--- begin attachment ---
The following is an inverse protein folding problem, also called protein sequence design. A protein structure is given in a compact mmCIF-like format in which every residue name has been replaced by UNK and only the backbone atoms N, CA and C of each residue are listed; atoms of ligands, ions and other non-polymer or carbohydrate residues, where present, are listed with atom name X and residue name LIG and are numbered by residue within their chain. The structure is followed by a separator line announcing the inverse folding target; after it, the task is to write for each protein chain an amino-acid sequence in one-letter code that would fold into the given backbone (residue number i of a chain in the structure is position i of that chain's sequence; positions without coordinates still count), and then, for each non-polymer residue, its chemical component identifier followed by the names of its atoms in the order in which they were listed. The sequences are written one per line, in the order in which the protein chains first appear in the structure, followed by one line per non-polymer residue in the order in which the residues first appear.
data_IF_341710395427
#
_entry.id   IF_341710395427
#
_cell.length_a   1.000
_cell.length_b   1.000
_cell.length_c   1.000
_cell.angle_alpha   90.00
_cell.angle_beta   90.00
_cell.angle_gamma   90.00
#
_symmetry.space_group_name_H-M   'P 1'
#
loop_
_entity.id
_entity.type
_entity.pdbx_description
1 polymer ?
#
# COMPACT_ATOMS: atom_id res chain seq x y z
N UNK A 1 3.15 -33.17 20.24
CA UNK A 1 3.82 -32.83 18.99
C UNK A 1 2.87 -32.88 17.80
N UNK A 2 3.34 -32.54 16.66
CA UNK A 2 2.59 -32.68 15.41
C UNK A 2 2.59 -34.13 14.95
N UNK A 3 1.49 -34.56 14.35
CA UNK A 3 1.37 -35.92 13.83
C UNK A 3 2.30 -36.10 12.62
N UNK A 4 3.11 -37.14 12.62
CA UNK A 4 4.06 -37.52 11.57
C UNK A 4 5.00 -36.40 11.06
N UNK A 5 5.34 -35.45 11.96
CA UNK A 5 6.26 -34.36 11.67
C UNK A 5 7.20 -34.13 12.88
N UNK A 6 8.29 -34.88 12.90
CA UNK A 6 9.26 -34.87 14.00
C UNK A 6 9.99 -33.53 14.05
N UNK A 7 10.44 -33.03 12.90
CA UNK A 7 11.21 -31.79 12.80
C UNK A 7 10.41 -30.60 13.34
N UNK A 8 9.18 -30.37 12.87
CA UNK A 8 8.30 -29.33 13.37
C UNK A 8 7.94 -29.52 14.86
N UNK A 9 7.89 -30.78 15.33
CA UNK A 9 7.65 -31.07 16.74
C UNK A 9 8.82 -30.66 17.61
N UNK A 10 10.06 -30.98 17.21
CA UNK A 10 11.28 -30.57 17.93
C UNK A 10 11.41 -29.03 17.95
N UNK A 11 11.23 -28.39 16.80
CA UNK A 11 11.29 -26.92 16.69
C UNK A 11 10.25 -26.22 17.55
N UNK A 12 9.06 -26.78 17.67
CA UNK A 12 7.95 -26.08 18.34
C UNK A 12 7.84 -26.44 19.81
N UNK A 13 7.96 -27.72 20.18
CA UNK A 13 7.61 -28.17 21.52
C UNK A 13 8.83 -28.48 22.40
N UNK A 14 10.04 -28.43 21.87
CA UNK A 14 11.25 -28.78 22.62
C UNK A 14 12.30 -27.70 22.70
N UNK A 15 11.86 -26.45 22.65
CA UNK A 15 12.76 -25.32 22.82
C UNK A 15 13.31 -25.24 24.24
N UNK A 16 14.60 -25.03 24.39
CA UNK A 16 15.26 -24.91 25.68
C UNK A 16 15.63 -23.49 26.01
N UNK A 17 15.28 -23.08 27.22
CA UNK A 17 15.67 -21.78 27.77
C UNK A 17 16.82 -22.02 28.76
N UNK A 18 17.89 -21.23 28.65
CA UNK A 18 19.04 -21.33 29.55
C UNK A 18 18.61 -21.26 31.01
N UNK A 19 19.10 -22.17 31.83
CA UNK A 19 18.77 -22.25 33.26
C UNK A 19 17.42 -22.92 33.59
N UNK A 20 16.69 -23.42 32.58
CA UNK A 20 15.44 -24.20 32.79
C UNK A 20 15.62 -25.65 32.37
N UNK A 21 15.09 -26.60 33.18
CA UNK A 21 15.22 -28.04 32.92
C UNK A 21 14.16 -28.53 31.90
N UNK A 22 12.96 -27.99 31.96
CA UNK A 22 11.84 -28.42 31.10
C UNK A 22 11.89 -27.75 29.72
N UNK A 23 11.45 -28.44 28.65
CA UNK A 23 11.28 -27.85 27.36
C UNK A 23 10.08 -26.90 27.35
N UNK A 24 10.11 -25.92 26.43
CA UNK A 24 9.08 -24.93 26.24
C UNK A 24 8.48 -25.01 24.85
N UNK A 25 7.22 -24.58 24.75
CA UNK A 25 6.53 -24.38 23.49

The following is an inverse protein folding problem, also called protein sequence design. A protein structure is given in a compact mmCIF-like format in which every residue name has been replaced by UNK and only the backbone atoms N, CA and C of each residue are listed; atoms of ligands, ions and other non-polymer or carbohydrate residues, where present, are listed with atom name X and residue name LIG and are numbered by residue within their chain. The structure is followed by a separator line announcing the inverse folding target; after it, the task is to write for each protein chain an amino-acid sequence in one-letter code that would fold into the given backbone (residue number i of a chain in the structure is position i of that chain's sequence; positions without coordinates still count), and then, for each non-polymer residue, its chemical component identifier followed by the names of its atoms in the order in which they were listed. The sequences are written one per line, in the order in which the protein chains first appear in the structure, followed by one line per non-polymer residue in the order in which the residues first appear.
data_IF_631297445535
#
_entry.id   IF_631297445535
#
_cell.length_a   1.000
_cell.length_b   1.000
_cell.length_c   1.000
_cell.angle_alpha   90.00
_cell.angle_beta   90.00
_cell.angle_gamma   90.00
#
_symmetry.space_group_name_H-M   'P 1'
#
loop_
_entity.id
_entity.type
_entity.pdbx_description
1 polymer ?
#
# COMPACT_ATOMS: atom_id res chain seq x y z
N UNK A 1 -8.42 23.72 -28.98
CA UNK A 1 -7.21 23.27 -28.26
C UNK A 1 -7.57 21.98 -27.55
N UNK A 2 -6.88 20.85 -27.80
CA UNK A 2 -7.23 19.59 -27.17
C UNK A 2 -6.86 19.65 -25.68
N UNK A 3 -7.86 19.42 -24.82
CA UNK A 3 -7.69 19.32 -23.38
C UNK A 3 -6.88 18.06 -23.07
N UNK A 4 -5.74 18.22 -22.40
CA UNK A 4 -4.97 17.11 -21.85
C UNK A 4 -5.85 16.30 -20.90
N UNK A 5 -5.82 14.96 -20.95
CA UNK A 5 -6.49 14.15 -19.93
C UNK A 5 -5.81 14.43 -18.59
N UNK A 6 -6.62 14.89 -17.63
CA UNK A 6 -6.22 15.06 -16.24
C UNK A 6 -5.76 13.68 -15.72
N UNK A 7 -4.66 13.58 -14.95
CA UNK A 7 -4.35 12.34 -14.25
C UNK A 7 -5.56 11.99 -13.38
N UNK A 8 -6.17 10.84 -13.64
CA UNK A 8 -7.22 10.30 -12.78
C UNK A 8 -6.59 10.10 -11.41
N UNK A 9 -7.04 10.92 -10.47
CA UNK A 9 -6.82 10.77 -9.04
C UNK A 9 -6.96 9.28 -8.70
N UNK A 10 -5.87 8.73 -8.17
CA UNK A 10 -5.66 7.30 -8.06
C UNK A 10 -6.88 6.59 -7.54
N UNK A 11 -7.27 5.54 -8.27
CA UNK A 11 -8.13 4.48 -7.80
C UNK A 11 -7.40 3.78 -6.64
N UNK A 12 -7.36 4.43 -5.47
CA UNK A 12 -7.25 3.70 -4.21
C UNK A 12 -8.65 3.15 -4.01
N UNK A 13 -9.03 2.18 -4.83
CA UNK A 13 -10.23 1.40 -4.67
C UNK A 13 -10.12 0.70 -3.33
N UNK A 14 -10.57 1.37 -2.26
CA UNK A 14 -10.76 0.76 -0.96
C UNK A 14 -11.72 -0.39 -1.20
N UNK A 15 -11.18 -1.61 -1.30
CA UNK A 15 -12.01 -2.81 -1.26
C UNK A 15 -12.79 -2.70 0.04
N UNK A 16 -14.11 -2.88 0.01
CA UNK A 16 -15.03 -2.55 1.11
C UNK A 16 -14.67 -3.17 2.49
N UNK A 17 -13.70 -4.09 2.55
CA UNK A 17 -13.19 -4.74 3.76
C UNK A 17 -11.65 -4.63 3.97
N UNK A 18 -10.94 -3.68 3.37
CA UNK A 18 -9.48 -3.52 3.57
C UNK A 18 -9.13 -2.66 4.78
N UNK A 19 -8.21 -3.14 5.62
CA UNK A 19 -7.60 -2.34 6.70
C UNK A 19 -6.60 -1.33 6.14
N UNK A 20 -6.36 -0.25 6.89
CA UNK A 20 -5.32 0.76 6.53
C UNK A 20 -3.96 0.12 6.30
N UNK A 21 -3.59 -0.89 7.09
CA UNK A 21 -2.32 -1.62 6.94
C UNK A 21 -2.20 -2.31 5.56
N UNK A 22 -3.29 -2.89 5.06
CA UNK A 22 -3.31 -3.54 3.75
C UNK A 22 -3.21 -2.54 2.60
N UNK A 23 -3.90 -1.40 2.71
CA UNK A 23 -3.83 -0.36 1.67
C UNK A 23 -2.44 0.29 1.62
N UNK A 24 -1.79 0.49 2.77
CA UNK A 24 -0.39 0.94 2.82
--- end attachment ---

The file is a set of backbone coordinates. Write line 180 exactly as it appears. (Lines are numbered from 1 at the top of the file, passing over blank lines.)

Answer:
N UNK A 22 -3.29 -2.89 5.06